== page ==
Kristopher: No, that's cool. The company, they mostly focus on dental and orthodontic websites.
Kristopher: That's, yeah, their specialty, and so that's what I usually do is just build. Get a design.
Chris: What a niche!
Kristopher: Yeah. [Laughter] It's very, very specific, so it's just dentist sites, orthodontist sites, and that fun stuff. Very specific.
Chris: Is it like word of mouth? It is very specific, so I'm curious. Does even scheduling and stuff come into it, or do they use other established systems for that and these are just the websites for marketing and whatnot?
Kristopher: Yeah, it's mostly for marketing. They do have some scheduling tools that they're using and they're growing with what they're doing. But, yeah, mostly like marketing kind of sites for patients to go, learn more about the stuff, and all that.
Chris: Yeah. Fascinating. Oh, gosh. I have so many questions now.
Chris: It does stand to reason that sometimes you want a specialist. In a way, that's why you go to a dentist and not a freelance - "I'll clean any surface of your body."
Kristopher: Yeah. [Laughter]
Chris: "Just give me a brush." You know you're like, "No... I'll go to an actual dentist."
Somebody who is hiring a person to make a website, I could see why you might want to go with somebody who their whole existence is building websites for dentists. Obviously, they have some experience when they are going to do it.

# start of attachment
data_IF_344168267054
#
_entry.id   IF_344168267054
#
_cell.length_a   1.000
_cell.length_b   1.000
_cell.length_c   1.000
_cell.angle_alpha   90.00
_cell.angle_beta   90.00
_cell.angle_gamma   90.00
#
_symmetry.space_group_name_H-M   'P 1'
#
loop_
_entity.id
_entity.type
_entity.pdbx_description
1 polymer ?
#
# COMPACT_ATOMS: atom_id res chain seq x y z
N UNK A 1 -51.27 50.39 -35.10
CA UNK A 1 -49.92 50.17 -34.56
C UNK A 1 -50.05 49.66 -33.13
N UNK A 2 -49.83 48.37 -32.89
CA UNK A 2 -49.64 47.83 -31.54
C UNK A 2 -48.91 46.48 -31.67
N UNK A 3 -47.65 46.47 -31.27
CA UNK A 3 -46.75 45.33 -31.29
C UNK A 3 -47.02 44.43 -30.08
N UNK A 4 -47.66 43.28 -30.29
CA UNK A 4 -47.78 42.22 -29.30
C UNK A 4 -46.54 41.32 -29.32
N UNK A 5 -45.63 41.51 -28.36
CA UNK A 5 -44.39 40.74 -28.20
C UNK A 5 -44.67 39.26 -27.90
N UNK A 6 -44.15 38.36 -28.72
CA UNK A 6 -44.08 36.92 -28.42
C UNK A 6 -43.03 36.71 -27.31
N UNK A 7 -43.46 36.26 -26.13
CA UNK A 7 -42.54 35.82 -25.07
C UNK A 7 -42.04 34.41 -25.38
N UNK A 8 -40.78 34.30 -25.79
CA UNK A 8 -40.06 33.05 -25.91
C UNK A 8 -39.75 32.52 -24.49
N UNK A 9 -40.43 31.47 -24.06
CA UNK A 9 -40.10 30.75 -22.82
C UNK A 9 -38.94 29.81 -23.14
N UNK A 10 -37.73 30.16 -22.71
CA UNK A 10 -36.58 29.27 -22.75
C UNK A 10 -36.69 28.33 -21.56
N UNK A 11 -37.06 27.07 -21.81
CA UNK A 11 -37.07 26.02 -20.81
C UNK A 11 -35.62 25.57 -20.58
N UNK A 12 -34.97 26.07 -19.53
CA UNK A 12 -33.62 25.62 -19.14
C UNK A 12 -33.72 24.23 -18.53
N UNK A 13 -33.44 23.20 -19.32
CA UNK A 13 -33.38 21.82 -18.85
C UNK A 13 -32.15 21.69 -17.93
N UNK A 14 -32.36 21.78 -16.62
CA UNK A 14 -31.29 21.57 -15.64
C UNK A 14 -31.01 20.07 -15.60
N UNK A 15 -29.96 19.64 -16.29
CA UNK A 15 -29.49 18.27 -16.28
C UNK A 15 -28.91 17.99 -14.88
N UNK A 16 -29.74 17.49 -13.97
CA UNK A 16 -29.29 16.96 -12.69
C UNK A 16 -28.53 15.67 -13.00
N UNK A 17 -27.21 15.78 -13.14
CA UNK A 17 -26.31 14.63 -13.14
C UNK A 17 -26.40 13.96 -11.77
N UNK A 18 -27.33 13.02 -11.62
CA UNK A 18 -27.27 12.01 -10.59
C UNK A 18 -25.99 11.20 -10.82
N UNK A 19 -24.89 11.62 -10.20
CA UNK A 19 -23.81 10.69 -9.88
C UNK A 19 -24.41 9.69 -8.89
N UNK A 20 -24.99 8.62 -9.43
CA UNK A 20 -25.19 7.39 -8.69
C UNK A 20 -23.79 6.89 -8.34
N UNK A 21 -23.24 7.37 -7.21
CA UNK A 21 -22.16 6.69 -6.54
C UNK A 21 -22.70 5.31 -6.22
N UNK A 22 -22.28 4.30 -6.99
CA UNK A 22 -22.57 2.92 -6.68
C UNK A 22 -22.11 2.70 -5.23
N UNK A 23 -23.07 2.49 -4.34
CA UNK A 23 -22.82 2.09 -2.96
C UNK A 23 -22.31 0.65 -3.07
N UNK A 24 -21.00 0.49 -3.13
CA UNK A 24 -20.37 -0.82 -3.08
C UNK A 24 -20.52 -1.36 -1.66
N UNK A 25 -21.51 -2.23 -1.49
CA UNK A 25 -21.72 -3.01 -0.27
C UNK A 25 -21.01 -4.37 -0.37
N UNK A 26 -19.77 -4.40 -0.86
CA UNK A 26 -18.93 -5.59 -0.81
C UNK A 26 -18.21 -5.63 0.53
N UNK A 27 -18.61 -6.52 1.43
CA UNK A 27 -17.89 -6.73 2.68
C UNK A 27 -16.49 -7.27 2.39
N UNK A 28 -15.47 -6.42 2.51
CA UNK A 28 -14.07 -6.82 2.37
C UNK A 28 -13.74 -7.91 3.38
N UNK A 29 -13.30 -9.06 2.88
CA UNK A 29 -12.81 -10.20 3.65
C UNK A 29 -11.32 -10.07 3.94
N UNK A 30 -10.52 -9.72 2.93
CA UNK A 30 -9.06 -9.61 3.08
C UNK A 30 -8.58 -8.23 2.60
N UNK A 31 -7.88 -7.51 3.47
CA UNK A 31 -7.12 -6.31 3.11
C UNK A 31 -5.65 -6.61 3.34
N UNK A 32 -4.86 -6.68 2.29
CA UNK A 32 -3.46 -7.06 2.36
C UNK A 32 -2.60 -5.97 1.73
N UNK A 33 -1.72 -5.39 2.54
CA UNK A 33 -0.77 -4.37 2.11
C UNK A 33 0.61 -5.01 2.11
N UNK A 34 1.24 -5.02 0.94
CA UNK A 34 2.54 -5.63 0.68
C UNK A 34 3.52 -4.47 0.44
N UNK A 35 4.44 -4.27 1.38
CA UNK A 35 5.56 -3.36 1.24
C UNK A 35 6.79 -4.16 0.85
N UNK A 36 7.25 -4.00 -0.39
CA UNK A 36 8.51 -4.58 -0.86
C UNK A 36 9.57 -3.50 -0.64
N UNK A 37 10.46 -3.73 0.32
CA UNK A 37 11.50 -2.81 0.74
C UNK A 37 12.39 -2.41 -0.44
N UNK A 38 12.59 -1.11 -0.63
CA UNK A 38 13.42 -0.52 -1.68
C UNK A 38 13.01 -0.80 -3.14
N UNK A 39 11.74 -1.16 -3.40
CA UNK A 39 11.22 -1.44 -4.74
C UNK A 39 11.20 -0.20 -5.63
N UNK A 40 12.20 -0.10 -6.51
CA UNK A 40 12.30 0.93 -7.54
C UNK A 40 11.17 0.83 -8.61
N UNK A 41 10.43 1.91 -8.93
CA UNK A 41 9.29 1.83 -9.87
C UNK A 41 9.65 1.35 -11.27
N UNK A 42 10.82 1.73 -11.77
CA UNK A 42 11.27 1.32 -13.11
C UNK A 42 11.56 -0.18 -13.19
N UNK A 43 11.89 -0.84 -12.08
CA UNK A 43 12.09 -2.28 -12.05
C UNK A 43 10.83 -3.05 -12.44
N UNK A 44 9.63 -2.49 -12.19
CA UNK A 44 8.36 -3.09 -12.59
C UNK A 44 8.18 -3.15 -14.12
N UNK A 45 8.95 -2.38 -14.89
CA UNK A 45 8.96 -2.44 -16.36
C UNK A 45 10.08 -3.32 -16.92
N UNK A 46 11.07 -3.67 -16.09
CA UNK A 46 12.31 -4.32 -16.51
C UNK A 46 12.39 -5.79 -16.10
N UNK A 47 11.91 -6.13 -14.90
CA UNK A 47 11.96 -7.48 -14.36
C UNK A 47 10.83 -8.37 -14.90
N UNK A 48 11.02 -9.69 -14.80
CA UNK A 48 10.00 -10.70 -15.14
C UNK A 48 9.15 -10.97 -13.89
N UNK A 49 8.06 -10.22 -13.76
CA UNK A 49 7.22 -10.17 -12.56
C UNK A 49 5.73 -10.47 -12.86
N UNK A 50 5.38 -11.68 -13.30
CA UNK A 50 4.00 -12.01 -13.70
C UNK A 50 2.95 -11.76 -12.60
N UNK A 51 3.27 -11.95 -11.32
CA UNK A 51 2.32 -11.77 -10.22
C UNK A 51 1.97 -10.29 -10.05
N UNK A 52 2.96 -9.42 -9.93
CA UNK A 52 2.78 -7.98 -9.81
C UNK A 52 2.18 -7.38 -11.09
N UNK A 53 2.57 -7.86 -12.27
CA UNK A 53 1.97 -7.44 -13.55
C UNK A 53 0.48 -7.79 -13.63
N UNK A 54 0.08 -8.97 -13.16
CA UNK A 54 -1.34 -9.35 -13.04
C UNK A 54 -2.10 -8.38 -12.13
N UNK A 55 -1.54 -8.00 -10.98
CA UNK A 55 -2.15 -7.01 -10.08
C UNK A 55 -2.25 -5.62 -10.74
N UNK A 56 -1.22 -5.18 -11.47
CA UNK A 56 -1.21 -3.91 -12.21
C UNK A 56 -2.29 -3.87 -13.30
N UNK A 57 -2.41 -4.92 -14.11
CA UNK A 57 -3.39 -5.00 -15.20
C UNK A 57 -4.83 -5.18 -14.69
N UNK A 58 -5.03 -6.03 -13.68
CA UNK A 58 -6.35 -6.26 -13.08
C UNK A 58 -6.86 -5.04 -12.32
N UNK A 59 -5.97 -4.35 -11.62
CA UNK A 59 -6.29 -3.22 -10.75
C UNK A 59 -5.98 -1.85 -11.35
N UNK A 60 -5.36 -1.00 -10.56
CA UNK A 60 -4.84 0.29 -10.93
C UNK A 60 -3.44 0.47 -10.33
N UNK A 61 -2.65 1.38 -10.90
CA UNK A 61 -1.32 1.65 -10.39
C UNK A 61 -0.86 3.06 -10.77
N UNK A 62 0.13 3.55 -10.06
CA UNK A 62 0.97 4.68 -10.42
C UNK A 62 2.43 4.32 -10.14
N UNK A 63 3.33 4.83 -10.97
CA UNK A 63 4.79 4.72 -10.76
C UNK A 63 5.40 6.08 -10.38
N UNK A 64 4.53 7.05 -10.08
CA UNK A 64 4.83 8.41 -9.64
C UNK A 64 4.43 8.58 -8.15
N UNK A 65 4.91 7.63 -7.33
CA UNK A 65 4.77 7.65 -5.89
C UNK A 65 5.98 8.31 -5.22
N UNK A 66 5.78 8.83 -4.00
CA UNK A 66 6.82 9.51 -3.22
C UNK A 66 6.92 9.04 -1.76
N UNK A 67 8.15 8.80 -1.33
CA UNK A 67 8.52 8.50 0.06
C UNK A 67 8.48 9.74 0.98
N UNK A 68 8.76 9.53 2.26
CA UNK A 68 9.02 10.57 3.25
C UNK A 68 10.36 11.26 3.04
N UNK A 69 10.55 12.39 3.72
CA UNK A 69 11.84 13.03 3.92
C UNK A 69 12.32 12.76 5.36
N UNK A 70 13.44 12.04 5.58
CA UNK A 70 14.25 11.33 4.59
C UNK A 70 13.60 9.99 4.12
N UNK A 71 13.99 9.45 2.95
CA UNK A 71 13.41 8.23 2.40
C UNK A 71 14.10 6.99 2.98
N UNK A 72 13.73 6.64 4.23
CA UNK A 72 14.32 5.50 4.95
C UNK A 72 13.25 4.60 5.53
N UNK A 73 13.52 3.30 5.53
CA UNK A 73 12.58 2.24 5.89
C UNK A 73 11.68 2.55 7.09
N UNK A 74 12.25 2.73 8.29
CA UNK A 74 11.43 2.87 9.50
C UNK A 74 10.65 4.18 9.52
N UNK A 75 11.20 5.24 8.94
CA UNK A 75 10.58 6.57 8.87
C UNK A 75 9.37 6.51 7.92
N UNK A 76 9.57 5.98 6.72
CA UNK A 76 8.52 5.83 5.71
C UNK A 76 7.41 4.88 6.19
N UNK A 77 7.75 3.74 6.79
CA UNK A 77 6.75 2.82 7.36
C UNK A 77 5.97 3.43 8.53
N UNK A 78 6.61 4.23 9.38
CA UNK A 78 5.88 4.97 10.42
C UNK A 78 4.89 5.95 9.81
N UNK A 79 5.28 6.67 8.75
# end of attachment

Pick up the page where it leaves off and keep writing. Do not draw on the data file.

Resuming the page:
Chris: But usually you hear specialists for technologies.
Chris: You know? Like you'll hear a WordPress agency or an Angular agency because they know that technology. Not about what they're going to build with it. You know?
Kristopher: Right. Yeah, so they have, too, I think a lot of people or a lot of practices come to them because they have this whole database of content around what dentistry is.
Chris: Oh, content too.
Kristopher: And, like, orthodontists, like Invisalign content or something else that usually you'll go to the dentist for or something, braces content, yeah.
Chris: Right. The last time I was there, I felt like I was even nervous to tell them because they obviously sell Invisalign. I'm sure that's, whatever, half of dentists do. But I did one of those self-service. I did some competitor to it, and I can't remember, but I feel like I was going to get scolded.
Chris: "What?! You didn't do Invisalign through us? You bastard!"
Kristopher: Yeah. It was funny when I first started doing contract stuff with them. Then you're just constantly looking at teeth because there's so many pictures of people.
Chris: Just teeth everywhere. You're dreaming about teeth.
Kristopher: People smiling, yeah, and I'm like, "Are my teeth okay?"
Kristopher: Because you're just like, "I'm just staring at all these people smiling and their teeth and stuff." That was funny.
Chris: Oh, my gosh.
Kristopher: I've gotten used to it now, but at first I was like, "Oh, my goodness."
Chris: Don't just me.
Chris: I brush. I brush twice a day. I even floss. I promise.
Chris: Oh, that's hilarious. Then does SEO come into it? Obviously -- I don't know. You'd think that that would be a big ask. You know?
Kristopher: Yeah. Yeah.
Chris: They're like, "I want to be the number one dentist in Omaha." Obviously.
Kristopher: Yeah, so they have -- on our team, we have folks that specialize in SEO and all that fun stuff. But myself and other developers just kind of focus on building the thing.
Chris: Building the thing. Right.
Chris: Oh, interesting.
Chris: I would think that would matter a lot and in a way that I'm not used to. You know?
When I used to -- I don't know. It's not that I don't care about SEO, but certainly when I was doing CSS-Tricks too, I cared about SEO because I cared about the SEO globally.